16. A system as defined in claim 14, wherein said drive ring further comprises a rigid circular rim and a plurality of tooth support lugs extending inwardly from said rim, and wherein said elastomeric teeth at least partially encase and are affixed to said support lugs.
17. A method of transferring torque from an input element to an output element comprising:
(A) transferring torque from said input element to a drive ring attached to said input element, said drive ring including a rigid annular rim, a plurality of tooth support lugs extending inwardly from an inner peripheral surface of said drive ring, and a plurality of inwardly extending resilient elastomeric teeth mounted around an inner peripheral surface of said rim and at least partially encasing and affixed to said support lugs;
(B) transferring said torque from said elastomeric teeth of said drive ring to mating teeth of a drive plate; and
(C) transferring said torque from said drive plate to said output element by axially moving said drive plate to a position in which rotation of said drive plate is transmitted to said output element, wherein said teeth of said drive ring and said teeth of said drive plate non-fixedly engage one another and permit substantially unrestricted axial movement of said drive plate relative to said drive ring.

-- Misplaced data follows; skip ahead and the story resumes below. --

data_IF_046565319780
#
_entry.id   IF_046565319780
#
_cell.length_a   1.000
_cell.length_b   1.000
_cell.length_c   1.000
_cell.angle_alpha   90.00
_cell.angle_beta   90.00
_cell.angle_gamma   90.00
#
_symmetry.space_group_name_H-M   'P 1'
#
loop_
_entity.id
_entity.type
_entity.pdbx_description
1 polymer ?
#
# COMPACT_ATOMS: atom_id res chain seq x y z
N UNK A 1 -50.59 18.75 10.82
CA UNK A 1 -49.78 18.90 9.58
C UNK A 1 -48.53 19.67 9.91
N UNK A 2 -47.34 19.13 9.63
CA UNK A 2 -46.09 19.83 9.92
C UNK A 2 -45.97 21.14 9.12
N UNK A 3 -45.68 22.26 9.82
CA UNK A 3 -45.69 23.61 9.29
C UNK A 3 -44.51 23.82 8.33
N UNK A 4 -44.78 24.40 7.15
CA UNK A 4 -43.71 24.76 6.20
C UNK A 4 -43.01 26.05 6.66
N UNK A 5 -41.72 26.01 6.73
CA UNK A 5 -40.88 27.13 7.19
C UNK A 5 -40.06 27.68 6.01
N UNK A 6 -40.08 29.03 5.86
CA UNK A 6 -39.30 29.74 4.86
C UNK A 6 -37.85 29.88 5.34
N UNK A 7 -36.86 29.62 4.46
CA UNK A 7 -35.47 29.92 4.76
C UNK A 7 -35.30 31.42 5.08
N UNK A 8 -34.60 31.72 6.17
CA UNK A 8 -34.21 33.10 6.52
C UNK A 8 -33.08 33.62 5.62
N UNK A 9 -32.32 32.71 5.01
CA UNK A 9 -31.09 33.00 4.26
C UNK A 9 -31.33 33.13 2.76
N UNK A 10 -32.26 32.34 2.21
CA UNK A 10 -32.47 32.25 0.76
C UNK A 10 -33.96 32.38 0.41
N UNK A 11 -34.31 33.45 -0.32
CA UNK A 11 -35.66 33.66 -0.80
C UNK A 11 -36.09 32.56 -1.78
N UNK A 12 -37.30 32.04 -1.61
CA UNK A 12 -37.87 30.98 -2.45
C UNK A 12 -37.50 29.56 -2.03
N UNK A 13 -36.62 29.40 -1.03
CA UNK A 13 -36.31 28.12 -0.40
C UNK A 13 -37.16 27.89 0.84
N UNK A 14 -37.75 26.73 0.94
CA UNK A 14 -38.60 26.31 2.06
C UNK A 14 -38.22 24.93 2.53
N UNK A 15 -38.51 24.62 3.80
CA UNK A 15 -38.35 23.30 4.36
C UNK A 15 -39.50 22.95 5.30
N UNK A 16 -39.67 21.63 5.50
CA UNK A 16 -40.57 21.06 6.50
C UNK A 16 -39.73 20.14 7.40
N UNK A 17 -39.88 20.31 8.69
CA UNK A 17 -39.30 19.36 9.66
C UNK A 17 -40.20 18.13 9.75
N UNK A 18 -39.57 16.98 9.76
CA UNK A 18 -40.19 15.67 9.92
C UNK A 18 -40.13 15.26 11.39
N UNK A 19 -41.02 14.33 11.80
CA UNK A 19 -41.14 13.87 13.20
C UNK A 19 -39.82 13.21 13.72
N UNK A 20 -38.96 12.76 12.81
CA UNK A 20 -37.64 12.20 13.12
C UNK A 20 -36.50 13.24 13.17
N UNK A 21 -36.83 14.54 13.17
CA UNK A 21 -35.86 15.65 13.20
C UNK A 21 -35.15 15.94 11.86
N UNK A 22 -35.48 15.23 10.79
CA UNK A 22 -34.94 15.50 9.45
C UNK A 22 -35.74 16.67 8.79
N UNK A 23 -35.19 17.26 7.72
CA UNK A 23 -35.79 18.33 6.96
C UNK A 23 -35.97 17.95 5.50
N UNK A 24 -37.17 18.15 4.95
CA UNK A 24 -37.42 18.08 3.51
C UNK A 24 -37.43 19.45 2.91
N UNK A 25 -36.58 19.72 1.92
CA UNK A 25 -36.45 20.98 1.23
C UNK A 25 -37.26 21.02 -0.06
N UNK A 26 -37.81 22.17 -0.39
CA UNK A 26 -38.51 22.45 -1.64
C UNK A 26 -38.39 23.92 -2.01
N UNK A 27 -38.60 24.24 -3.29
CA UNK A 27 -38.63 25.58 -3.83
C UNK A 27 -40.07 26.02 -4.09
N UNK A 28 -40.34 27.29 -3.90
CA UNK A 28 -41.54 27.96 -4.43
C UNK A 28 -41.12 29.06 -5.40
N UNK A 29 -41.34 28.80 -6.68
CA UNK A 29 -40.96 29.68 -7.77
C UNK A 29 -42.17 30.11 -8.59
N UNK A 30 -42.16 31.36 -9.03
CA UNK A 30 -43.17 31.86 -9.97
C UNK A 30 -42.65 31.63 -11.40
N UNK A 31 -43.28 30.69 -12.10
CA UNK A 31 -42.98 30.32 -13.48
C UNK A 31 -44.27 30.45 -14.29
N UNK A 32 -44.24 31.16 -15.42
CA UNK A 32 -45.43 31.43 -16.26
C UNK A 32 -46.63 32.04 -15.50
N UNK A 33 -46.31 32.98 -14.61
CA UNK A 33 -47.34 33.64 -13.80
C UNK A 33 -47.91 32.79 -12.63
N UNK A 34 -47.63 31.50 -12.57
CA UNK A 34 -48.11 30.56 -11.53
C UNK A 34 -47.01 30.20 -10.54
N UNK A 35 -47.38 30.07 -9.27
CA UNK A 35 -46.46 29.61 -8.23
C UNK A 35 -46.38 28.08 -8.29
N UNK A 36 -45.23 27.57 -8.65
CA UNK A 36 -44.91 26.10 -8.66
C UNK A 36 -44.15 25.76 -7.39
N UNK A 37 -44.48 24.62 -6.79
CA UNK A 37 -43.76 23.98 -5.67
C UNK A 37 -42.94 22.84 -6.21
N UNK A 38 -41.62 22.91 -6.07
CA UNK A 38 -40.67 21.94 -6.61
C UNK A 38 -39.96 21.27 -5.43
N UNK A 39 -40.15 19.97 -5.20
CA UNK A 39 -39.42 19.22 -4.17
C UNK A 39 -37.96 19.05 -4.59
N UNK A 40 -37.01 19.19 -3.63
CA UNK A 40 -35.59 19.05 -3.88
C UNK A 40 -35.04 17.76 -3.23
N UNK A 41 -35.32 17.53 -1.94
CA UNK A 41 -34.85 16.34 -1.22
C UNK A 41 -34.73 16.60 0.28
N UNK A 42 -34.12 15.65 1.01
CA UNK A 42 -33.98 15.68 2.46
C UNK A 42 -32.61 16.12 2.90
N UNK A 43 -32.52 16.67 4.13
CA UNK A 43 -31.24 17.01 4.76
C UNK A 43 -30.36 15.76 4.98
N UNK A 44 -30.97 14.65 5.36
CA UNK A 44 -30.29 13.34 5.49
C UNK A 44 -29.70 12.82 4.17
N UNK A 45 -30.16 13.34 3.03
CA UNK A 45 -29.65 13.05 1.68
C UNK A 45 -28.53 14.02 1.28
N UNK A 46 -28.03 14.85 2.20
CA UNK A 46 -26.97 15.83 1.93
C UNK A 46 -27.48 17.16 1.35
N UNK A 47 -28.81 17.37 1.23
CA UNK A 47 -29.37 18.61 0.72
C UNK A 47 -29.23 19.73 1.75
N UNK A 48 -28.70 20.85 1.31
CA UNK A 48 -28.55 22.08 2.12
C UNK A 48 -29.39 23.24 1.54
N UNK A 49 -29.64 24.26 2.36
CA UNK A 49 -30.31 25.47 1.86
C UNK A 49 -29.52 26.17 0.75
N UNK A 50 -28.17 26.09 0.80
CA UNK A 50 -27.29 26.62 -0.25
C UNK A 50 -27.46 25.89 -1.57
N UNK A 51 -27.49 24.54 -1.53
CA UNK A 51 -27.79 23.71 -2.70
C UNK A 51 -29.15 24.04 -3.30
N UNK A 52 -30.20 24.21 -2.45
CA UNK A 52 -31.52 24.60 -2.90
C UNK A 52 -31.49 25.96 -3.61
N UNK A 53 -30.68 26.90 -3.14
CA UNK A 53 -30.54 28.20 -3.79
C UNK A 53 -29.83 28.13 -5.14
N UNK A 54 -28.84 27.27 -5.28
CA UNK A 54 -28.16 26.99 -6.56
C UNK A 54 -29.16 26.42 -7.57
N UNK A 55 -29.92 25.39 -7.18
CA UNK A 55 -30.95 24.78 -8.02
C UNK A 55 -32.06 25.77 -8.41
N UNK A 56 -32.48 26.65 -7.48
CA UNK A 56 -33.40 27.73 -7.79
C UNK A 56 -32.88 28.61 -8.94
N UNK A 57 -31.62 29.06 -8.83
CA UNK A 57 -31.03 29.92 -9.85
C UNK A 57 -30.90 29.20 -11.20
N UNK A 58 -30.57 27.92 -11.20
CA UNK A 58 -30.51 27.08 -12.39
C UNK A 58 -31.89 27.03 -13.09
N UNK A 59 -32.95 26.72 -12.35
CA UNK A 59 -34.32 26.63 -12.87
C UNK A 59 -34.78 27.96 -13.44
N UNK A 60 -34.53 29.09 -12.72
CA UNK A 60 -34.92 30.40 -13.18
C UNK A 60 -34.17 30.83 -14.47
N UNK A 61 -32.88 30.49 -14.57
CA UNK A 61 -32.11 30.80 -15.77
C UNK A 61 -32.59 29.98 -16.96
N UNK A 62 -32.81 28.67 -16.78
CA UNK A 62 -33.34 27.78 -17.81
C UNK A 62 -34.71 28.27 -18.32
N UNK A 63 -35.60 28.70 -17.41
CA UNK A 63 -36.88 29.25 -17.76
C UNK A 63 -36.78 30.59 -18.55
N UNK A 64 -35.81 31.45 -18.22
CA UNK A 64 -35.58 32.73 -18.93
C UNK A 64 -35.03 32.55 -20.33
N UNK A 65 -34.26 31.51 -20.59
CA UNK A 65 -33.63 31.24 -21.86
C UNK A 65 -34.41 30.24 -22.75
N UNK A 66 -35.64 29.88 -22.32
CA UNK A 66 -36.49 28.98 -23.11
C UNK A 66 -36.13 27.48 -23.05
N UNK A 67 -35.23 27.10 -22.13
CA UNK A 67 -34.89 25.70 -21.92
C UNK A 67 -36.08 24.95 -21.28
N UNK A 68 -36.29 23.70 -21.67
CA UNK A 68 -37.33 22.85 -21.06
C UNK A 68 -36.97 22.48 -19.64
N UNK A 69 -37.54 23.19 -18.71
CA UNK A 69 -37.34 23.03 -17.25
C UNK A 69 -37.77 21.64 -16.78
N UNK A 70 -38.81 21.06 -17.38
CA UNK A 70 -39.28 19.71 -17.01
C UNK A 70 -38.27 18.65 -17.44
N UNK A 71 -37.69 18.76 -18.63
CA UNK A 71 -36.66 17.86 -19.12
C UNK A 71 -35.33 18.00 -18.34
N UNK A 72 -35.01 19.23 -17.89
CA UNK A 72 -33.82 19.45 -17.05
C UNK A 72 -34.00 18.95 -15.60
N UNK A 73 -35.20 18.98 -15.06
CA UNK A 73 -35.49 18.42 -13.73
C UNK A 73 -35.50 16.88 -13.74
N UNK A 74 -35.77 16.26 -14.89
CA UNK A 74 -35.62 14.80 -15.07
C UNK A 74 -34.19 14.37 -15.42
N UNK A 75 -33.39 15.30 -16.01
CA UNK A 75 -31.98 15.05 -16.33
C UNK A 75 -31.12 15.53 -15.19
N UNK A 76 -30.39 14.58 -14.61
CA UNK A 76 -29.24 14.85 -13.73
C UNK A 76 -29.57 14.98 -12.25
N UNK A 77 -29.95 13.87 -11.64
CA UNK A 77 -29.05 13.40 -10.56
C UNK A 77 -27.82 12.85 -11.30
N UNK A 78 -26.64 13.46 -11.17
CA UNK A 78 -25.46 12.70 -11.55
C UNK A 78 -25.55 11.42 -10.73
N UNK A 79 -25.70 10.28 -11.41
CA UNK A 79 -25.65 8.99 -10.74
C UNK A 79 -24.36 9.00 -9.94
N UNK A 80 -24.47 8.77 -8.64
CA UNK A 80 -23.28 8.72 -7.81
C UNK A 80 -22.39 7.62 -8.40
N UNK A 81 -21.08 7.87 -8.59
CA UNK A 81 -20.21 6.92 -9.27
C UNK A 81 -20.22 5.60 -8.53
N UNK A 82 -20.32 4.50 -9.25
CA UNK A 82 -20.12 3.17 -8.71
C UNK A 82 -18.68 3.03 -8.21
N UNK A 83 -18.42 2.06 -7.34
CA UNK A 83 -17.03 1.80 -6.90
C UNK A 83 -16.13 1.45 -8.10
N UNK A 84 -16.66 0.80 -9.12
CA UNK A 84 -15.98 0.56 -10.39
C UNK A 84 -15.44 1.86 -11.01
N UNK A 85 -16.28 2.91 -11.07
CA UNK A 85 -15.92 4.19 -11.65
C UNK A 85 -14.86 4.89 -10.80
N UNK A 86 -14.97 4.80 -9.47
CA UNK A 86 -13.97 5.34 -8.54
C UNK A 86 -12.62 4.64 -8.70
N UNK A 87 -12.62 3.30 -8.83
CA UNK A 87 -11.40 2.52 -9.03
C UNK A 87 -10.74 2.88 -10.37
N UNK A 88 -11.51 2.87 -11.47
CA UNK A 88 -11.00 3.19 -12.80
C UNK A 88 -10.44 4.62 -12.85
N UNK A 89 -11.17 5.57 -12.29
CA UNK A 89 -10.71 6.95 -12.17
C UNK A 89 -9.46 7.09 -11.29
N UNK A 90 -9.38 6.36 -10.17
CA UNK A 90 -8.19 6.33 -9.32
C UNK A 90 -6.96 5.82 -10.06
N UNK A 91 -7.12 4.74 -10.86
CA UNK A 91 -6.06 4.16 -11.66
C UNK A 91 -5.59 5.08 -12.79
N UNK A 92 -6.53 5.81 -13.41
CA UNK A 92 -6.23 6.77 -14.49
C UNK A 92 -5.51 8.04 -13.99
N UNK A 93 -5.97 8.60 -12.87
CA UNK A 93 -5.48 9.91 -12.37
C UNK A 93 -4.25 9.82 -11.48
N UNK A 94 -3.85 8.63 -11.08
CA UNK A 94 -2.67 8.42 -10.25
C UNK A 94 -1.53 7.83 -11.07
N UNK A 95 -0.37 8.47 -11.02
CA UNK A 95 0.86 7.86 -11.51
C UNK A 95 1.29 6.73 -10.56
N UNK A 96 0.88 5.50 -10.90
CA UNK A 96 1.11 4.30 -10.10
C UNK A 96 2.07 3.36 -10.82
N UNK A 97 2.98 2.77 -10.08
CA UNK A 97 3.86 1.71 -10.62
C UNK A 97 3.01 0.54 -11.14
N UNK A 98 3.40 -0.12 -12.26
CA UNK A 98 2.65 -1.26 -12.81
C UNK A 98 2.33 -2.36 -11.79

18. A method as defined in claim 17, wherein said step (B) comprises transferring torque from said drive ring to said drive plate via teeth in the form of lugs.
Description
BACKGROUND OF THE INVENTION

1. Field of the Invention

The invention relates to drive rings and, more particularly, relates to drive rings for transmitting torque from prime movers such as internal combustion engines to output elements such as power take-off shafts.

2. Discussion of the Related Art

Drive rings for transmitting rotational torque from prime movers such as gasoline or diesel engines and the like to output elements such as power take-off (PTO) shafts are well known. The typical drive ring is formed from a rigid metal material such as steel, is bolted or otherwise attached to the prime mover flywheel, and presents a relatively large number of relatively small internal metallic teeth which mate with external teeth of a drive plate. The drive plate may be coupled to an output element such as a shaft, or may be positively coupled to the output element.